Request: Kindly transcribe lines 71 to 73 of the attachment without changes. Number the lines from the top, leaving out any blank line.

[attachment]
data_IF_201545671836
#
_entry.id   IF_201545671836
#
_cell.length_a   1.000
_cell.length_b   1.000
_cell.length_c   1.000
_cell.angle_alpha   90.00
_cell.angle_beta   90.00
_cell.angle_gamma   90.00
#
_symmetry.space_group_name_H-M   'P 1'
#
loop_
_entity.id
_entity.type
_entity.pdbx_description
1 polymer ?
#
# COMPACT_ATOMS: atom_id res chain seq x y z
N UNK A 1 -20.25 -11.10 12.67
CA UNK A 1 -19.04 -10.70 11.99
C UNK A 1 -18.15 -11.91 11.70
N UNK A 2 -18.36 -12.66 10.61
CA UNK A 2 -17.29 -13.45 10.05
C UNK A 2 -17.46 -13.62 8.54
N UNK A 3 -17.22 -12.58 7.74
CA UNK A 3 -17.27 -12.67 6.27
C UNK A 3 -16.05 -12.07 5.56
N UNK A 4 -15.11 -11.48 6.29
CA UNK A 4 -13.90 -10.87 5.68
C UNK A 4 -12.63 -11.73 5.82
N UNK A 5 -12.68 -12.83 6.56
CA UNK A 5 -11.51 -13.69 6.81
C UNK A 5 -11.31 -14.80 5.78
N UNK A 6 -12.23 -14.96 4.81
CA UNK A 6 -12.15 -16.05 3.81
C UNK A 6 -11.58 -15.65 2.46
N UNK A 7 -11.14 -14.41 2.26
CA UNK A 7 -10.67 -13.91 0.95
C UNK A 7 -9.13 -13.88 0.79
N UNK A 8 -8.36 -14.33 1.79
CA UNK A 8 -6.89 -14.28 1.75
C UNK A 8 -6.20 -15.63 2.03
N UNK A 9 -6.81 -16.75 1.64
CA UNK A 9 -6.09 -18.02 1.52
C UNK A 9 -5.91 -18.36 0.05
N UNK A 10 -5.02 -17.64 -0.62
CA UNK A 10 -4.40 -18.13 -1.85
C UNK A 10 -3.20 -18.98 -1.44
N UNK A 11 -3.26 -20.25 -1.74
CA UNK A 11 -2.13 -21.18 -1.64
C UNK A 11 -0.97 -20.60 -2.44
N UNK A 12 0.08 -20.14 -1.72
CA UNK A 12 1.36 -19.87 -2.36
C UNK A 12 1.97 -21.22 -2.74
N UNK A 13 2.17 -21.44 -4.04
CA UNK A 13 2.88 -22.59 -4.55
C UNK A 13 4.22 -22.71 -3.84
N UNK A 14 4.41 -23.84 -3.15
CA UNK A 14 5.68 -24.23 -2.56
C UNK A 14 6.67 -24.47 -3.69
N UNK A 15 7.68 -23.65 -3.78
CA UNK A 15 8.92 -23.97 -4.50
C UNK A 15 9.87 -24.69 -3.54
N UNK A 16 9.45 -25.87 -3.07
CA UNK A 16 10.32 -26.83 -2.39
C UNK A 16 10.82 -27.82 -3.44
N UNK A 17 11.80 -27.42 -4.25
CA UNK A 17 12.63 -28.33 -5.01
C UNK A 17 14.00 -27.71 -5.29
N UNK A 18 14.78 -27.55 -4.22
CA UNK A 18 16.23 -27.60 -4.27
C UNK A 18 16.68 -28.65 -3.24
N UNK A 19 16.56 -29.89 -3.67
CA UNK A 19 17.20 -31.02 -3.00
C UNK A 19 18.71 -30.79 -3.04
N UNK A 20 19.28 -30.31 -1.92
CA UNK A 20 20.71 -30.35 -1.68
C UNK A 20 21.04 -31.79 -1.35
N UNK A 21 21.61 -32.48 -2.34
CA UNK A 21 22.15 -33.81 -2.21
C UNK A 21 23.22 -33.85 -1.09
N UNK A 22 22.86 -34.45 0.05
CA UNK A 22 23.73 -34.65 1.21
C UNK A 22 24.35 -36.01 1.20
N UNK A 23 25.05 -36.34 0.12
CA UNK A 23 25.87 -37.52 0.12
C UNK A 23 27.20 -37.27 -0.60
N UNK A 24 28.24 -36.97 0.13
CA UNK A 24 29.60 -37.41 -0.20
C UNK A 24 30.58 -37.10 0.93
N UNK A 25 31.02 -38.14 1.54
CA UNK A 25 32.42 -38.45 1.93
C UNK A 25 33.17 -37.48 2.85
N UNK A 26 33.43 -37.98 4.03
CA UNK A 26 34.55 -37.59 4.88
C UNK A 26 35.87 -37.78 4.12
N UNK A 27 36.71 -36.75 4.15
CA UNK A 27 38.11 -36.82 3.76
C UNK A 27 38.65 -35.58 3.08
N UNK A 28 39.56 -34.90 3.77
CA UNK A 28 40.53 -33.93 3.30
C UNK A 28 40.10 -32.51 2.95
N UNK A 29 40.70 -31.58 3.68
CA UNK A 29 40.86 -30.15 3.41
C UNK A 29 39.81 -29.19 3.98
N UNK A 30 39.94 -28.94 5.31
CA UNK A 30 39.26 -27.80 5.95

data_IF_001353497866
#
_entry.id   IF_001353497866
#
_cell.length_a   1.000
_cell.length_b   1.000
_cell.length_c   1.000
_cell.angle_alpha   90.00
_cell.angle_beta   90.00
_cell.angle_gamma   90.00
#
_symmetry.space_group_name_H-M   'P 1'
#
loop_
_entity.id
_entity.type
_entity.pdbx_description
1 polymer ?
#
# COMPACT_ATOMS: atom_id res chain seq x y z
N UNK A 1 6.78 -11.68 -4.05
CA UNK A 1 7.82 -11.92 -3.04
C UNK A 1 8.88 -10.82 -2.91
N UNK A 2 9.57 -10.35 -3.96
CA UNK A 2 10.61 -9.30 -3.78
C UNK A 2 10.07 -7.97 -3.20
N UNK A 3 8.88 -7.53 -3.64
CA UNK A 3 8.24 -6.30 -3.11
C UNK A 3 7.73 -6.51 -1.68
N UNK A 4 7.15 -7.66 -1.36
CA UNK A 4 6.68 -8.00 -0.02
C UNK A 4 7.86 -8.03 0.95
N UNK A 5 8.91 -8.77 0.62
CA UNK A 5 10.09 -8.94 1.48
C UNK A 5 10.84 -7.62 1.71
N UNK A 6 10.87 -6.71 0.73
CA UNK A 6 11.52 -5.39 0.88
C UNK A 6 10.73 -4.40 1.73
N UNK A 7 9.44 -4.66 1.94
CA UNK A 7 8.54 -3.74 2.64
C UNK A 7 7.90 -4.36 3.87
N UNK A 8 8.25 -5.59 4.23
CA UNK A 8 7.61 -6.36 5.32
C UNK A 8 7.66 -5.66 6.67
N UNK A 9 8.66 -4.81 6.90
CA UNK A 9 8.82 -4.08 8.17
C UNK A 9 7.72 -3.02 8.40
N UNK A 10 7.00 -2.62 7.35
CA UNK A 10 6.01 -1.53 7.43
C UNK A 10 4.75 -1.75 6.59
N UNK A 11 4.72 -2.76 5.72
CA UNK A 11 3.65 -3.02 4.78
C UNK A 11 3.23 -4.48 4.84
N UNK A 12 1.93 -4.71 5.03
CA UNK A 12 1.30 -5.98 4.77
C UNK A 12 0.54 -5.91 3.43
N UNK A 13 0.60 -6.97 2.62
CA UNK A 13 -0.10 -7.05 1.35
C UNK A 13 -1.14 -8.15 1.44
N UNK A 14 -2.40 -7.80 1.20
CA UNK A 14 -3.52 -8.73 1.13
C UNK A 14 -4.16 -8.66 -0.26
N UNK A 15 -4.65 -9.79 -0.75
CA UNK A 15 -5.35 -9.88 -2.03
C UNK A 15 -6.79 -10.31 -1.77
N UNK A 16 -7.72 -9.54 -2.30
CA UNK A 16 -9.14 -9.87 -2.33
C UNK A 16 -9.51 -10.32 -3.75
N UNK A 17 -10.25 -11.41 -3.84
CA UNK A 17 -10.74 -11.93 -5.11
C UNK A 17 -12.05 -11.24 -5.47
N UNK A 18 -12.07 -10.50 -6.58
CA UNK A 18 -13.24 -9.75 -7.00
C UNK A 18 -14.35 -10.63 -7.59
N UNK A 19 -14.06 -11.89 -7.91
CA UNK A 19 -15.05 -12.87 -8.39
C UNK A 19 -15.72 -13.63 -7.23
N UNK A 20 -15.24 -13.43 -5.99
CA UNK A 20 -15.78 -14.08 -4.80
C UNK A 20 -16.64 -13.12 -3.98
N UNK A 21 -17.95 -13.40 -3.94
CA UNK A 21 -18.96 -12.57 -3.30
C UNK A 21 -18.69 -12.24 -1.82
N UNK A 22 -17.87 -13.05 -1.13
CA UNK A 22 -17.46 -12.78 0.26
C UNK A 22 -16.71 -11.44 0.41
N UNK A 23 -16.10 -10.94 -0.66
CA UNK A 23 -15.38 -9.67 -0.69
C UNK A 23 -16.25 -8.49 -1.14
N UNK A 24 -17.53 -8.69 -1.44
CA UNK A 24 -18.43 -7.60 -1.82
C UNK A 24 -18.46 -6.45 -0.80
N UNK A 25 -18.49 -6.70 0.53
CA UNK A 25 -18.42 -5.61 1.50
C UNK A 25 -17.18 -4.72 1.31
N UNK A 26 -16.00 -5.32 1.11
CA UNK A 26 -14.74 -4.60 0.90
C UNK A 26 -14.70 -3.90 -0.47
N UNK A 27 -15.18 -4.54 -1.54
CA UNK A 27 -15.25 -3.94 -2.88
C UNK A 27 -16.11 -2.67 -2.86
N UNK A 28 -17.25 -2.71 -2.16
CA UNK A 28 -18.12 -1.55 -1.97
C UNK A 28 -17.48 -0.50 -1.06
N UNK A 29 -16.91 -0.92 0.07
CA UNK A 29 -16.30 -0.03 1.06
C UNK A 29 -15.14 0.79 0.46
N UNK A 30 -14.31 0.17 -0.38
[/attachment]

C UNK A 17 14.00 -27.71 -5.29
N UNK A 18 14.78 -27.55 -4.22
CA UNK A 18 16.23 -27.60 -4.27